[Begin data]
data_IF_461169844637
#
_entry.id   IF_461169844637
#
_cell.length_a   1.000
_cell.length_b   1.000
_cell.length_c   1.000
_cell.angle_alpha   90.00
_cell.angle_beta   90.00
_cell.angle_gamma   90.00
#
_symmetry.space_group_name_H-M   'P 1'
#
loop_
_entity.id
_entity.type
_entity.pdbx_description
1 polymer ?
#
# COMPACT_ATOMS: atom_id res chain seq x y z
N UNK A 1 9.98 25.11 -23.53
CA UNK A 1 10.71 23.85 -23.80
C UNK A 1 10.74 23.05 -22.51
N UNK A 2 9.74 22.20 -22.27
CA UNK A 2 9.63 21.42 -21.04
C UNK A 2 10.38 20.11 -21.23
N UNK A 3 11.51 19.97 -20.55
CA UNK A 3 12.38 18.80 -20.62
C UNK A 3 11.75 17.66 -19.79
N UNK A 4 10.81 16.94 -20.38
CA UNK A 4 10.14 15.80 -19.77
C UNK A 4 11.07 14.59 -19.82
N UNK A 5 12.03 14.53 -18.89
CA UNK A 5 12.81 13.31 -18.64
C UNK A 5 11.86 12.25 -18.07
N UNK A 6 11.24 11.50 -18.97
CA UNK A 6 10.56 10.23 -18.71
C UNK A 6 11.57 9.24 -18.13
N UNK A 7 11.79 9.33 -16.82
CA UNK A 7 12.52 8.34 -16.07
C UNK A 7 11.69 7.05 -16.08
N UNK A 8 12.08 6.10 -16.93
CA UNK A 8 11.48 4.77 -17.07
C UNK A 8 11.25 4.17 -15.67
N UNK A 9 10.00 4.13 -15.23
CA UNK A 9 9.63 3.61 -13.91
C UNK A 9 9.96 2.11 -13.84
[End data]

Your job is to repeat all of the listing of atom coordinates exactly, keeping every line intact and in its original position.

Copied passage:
data_IF_461169844637
#
_entry.id   IF_461169844637
#
_cell.length_a   1.000
_cell.length_b   1.000
_cell.length_c   1.000
_cell.angle_alpha   90.00
_cell.angle_beta   90.00
_cell.angle_gamma   90.00
#
_symmetry.space_group_name_H-M   'P 1'
#
loop_
_entity.id
_entity.type
_entity.pdbx_description
1 polymer ?
#
# COMPACT_ATOMS: atom_id res chain seq x y z
N UNK A 1 9.98 25.11 -23.53
CA UNK A 1 10.71 23.85 -23.80
C UNK A 1 10.74 23.05 -22.51
N UNK A 2 9.74 22.20 -22.27
CA UNK A 2 9.63 21.42 -21.04
C UNK A 2 10.38 20.11 -21.23
N UNK A 3 11.51 19.97 -20.55
CA UNK A 3 12.38 18.80 -20.62
C UNK A 3 11.75 17.66 -19.79
N UNK A 4 10.81 16.94 -20.38
CA UNK A 4 10.14 15.80 -19.77
C UNK A 4 11.07 14.59 -19.82
N UNK A 5 12.03 14.53 -18.89
CA UNK A 5 12.81 13.31 -18.64
C UNK A 5 11.86 12.25 -18.07
N UNK A 6 11.24 11.50 -18.97
CA UNK A 6 10.56 10.23 -18.71
C UNK A 6 11.57 9.24 -18.13
N UNK A 7 11.79 9.33 -16.82
CA UNK A 7 12.52 8.34 -16.07
C UNK A 7 11.69 7.05 -16.08
N UNK A 8 12.08 6.10 -16.93
CA UNK A 8 11.48 4.77 -17.07
C UNK A 8 11.25 4.17 -15.67
N UNK A 9 10.00 4.13 -15.23
CA UNK A 9 9.63 3.61 -13.91
C UNK A 9 9.96 2.11 -13.84